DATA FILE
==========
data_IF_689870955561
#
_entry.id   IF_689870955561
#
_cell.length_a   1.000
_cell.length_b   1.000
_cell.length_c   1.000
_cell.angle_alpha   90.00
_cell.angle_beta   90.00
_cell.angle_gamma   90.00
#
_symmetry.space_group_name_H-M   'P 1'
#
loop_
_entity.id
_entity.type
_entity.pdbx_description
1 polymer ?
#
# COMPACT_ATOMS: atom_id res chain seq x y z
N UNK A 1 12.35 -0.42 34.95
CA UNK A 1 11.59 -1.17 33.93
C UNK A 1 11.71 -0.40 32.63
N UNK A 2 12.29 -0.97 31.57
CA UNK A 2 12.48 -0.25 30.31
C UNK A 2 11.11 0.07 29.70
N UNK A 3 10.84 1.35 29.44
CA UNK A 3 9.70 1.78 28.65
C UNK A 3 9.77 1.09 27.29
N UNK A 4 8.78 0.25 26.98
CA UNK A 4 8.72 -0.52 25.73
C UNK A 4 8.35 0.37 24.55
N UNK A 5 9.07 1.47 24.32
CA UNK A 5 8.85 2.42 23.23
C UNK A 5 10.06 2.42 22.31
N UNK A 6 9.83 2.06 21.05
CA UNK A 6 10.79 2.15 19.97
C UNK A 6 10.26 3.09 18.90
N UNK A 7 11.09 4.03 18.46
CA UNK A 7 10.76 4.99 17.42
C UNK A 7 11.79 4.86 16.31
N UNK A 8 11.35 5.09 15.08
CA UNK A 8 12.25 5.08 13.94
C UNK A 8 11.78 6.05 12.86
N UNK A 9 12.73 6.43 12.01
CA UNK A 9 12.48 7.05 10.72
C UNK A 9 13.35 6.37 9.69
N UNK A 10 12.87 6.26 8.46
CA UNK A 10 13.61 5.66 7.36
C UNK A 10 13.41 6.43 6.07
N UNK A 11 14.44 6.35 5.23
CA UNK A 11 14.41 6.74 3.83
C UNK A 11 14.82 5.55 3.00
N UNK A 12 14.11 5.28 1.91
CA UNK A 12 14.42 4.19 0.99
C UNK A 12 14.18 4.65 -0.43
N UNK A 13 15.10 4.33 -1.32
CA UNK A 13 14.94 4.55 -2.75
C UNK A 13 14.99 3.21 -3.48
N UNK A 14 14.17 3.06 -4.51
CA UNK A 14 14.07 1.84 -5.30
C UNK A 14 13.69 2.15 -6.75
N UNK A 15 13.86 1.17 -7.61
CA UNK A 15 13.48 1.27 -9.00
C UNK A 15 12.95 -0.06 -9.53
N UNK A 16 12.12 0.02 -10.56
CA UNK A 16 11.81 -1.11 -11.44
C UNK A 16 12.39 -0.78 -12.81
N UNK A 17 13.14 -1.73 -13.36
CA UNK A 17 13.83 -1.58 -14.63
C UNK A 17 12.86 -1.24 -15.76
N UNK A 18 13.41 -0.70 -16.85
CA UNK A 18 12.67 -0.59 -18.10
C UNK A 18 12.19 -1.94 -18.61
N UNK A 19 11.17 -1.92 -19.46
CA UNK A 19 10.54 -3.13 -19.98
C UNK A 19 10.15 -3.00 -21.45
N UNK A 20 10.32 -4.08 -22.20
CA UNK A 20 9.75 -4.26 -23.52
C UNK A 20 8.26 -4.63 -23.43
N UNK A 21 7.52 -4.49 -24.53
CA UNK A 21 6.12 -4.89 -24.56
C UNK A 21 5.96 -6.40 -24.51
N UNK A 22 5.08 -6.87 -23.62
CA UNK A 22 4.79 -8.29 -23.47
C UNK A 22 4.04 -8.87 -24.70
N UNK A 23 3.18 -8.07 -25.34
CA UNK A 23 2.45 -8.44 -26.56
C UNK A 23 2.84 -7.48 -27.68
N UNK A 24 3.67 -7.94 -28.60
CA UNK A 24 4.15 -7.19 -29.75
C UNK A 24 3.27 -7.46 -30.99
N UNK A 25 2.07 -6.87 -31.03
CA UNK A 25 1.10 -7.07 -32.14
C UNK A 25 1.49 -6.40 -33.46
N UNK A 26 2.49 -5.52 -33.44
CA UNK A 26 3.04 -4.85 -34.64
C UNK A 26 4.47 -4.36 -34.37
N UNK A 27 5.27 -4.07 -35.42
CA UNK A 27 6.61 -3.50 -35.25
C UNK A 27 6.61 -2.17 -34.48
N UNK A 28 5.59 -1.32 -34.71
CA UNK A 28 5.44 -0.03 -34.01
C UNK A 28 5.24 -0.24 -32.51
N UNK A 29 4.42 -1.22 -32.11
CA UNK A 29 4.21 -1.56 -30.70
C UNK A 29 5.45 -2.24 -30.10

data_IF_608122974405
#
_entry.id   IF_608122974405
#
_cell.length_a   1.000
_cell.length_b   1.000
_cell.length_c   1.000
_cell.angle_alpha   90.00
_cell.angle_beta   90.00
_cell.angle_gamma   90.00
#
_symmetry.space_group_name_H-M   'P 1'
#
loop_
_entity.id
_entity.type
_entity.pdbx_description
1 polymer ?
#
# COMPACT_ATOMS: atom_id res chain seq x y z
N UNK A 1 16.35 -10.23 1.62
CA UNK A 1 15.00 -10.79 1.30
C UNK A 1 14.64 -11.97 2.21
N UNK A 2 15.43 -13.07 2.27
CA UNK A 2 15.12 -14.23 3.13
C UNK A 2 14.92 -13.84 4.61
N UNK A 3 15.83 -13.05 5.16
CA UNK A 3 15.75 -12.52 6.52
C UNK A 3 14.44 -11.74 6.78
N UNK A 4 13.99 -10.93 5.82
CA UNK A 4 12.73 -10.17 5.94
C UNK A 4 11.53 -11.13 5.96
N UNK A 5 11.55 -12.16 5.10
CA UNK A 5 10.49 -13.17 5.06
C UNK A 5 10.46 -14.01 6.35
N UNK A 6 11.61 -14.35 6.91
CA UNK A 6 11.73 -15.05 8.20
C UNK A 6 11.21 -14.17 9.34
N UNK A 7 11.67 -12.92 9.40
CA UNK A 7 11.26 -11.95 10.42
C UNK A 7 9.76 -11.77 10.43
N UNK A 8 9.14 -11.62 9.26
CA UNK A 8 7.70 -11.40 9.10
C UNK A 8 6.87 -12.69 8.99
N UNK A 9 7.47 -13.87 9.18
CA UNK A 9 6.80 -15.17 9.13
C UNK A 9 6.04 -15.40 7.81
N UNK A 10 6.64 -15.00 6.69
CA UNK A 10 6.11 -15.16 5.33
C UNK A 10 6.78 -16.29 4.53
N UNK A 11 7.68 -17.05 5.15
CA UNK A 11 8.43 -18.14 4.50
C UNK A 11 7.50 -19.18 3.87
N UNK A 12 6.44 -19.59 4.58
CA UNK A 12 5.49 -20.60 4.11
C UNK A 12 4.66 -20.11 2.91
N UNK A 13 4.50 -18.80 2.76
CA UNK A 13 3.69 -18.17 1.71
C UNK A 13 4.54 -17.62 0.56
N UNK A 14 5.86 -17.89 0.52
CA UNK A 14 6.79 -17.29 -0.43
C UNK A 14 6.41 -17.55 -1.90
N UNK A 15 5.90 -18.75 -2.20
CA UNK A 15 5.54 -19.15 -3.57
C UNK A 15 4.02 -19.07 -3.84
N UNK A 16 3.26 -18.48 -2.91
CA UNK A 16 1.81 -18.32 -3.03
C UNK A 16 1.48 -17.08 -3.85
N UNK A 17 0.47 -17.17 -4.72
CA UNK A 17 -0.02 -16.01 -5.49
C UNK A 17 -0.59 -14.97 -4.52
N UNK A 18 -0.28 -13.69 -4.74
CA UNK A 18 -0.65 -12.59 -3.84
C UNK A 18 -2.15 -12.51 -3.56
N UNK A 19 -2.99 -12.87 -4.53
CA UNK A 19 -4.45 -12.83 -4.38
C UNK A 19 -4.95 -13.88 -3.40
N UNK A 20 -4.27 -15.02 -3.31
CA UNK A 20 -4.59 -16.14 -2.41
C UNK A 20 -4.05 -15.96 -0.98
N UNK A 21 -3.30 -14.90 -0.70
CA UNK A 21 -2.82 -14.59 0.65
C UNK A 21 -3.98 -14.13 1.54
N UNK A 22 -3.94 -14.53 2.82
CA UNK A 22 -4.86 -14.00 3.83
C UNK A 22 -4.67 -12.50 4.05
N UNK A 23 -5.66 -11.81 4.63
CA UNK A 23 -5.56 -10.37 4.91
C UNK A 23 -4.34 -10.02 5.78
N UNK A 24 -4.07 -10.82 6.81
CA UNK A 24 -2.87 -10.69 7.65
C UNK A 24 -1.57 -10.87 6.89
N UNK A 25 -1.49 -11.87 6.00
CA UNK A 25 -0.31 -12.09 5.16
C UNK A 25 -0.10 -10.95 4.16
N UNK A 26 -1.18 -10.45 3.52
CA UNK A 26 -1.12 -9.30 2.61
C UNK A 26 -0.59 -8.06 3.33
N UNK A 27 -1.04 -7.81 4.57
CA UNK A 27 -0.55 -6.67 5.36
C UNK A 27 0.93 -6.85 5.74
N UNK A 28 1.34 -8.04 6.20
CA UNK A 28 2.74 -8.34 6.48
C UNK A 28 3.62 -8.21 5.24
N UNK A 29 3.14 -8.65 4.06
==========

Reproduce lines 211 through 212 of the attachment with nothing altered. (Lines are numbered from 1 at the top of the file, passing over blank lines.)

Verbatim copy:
C UNK A 28 3.62 -8.21 5.24
N UNK A 29 3.14 -8.65 4.06